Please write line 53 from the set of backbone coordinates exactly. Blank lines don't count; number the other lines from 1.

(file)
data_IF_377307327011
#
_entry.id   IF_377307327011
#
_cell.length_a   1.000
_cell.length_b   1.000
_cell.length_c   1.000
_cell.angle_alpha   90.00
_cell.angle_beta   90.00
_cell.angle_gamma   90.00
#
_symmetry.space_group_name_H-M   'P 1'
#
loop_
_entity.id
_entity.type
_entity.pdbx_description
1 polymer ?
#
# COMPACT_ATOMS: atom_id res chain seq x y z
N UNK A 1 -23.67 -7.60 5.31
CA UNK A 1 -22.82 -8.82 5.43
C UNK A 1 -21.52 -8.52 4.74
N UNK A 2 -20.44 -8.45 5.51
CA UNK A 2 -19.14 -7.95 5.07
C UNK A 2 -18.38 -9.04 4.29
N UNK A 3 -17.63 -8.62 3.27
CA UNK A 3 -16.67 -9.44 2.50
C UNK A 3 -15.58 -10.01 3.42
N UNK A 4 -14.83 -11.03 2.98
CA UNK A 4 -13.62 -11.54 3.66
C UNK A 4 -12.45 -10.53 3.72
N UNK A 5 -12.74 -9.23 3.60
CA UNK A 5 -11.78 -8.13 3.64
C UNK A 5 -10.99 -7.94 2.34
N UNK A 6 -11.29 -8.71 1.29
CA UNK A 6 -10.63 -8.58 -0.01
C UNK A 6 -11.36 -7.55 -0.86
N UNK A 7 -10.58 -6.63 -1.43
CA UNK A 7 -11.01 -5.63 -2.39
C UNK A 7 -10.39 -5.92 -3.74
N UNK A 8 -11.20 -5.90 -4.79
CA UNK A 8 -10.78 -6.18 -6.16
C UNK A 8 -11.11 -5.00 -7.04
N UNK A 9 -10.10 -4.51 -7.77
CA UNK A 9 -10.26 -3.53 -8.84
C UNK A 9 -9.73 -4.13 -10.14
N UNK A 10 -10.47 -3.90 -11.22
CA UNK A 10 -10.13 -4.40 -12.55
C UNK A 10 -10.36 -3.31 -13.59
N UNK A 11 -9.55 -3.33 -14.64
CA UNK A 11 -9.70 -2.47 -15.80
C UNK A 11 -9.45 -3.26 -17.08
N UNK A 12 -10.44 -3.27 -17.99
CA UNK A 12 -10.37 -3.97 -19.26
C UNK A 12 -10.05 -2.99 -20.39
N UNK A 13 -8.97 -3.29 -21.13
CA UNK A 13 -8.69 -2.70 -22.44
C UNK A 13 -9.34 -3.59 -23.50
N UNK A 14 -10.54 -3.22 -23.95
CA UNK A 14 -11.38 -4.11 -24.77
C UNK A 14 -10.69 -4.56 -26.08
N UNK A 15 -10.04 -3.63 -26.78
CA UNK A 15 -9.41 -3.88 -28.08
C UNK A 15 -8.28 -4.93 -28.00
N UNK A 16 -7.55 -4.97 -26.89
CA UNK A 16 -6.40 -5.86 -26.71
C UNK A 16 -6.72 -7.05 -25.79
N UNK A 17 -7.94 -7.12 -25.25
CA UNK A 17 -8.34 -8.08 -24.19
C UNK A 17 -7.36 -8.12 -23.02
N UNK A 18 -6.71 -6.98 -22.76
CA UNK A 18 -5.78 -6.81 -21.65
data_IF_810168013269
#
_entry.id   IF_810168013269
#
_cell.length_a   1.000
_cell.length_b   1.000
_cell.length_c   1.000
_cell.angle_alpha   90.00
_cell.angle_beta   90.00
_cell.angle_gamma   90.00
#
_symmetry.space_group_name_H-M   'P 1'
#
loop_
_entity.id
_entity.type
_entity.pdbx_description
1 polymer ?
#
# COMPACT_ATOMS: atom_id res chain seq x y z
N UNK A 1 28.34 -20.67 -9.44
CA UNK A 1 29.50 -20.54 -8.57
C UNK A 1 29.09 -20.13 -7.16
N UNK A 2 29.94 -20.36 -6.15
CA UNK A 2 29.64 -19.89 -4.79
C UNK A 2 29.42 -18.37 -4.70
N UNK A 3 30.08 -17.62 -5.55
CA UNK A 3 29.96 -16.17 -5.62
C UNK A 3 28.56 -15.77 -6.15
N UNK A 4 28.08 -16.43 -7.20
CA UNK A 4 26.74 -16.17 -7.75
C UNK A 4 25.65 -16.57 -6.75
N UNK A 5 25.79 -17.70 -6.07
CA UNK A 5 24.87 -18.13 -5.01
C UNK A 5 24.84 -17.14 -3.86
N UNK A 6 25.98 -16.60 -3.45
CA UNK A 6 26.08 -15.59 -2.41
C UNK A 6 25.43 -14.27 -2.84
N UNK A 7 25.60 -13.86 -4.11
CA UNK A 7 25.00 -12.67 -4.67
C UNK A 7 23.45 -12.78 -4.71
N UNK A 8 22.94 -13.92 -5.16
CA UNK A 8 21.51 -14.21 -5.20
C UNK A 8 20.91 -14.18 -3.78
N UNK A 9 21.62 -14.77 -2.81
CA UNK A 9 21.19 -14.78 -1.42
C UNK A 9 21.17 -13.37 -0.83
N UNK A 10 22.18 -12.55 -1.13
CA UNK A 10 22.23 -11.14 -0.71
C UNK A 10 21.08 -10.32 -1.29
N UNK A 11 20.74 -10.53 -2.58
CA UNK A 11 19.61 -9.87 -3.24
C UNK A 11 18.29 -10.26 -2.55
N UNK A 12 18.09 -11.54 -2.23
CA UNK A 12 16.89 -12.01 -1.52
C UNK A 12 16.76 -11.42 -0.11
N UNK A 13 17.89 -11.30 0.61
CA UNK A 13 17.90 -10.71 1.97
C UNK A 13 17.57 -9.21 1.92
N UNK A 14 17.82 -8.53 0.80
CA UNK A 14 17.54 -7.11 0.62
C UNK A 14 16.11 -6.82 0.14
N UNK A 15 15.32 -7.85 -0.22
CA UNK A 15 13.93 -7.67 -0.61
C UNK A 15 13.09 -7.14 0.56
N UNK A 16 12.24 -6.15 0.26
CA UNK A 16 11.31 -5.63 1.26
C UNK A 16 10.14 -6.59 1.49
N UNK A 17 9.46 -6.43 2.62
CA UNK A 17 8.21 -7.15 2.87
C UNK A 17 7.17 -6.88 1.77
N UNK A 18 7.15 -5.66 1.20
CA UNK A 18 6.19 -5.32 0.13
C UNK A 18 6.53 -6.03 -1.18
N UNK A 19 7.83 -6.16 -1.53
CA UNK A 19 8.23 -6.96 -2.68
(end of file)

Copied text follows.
C UNK A 11 -9.45 -3.26 -17.08